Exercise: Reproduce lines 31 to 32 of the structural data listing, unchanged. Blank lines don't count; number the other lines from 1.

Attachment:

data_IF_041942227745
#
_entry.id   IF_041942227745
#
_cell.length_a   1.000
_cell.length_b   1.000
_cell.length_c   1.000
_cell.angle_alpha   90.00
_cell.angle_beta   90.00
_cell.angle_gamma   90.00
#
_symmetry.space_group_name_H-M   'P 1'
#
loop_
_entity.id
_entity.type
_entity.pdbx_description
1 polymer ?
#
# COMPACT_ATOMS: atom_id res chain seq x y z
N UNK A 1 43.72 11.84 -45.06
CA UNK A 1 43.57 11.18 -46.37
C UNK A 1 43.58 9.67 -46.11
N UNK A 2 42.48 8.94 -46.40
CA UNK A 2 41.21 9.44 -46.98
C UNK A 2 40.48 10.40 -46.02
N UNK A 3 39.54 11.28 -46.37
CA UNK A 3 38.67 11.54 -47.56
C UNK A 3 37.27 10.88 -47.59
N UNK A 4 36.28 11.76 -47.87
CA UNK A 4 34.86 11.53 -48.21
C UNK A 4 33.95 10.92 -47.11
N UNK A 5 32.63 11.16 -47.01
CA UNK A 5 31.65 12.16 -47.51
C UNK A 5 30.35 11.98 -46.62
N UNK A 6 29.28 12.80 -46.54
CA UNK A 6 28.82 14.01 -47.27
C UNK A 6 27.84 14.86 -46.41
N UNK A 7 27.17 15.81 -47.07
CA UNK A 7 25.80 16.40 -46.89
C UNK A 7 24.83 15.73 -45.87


CA UNK A 4 34.86 11.53 -48.21
C UNK A 4 33.95 10.92 -47.11